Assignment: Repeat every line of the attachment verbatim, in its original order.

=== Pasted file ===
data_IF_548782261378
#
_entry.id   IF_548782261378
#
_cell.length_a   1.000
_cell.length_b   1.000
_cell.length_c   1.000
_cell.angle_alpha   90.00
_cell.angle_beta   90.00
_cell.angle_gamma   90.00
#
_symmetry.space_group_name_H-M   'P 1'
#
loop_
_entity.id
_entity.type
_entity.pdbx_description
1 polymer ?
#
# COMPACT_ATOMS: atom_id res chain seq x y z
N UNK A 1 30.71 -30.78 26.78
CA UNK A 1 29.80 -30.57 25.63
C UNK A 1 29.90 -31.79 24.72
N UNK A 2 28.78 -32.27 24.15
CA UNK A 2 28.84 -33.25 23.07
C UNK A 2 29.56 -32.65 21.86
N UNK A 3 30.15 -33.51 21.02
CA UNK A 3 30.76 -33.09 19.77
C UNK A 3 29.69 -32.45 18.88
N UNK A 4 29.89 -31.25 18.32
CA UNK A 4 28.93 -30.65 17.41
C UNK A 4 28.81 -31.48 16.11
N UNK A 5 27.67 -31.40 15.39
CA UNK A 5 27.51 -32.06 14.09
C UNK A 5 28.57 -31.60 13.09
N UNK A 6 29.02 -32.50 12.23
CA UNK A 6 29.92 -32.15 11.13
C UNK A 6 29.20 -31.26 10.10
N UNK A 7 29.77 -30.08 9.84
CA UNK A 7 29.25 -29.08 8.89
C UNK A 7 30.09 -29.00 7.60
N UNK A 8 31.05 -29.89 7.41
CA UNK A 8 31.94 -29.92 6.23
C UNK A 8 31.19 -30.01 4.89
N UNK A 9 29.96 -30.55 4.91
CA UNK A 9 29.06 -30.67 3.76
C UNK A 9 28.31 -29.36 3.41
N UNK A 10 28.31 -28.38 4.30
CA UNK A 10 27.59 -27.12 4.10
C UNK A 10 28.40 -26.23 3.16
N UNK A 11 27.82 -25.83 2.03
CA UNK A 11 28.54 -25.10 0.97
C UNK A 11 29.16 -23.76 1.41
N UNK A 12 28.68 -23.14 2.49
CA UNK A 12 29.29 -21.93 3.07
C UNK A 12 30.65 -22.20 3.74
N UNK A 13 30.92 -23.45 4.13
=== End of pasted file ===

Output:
data_IF_548782261378
#
_entry.id   IF_548782261378
#
_cell.length_a   1.000
_cell.length_b   1.000
_cell.length_c   1.000
_cell.angle_alpha   90.00
_cell.angle_beta   90.00
_cell.angle_gamma   90.00
#
_symmetry.space_group_name_H-M   'P 1'
#
loop_
_entity.id
_entity.type
_entity.pdbx_description
1 polymer ?
#
# COMPACT_ATOMS: atom_id res chain seq x y z
N UNK A 1 30.71 -30.78 26.78
CA UNK A 1 29.80 -30.57 25.63
C UNK A 1 29.90 -31.79 24.72
N UNK A 2 28.78 -32.27 24.15
CA UNK A 2 28.84 -33.25 23.07
C UNK A 2 29.56 -32.65 21.86
N UNK A 3 30.15 -33.51 21.02
CA UNK A 3 30.76 -33.09 19.77
C UNK A 3 29.69 -32.45 18.88
N UNK A 4 29.89 -31.25 18.32
CA UNK A 4 28.93 -30.65 17.41
C UNK A 4 28.81 -31.48 16.11
N UNK A 5 27.67 -31.40 15.39
CA UNK A 5 27.51 -32.06 14.09
C UNK A 5 28.57 -31.60 13.09
N UNK A 6 29.02 -32.50 12.23
CA UNK A 6 29.92 -32.15 11.13
C UNK A 6 29.20 -31.26 10.10
N UNK A 7 29.77 -30.08 9.84
CA UNK A 7 29.25 -29.08 8.89
C UNK A 7 30.09 -29.00 7.60
N UNK A 8 31.05 -29.89 7.41
CA UNK A 8 31.94 -29.92 6.23
C UNK A 8 31.19 -30.01 4.89
N UNK A 9 29.96 -30.55 4.91
CA UNK A 9 29.06 -30.67 3.76
C UNK A 9 28.31 -29.36 3.41
N UNK A 10 28.31 -28.38 4.30
CA UNK A 10 27.59 -27.12 4.10
C UNK A 10 28.40 -26.23 3.16
N UNK A 11 27.82 -25.83 2.03
CA UNK A 11 28.54 -25.10 0.97
C UNK A 11 29.16 -23.76 1.41
N UNK A 12 28.68 -23.14 2.49
CA UNK A 12 29.29 -21.93 3.07
C UNK A 12 30.65 -22.20 3.74
N UNK A 13 30.92 -23.45 4.13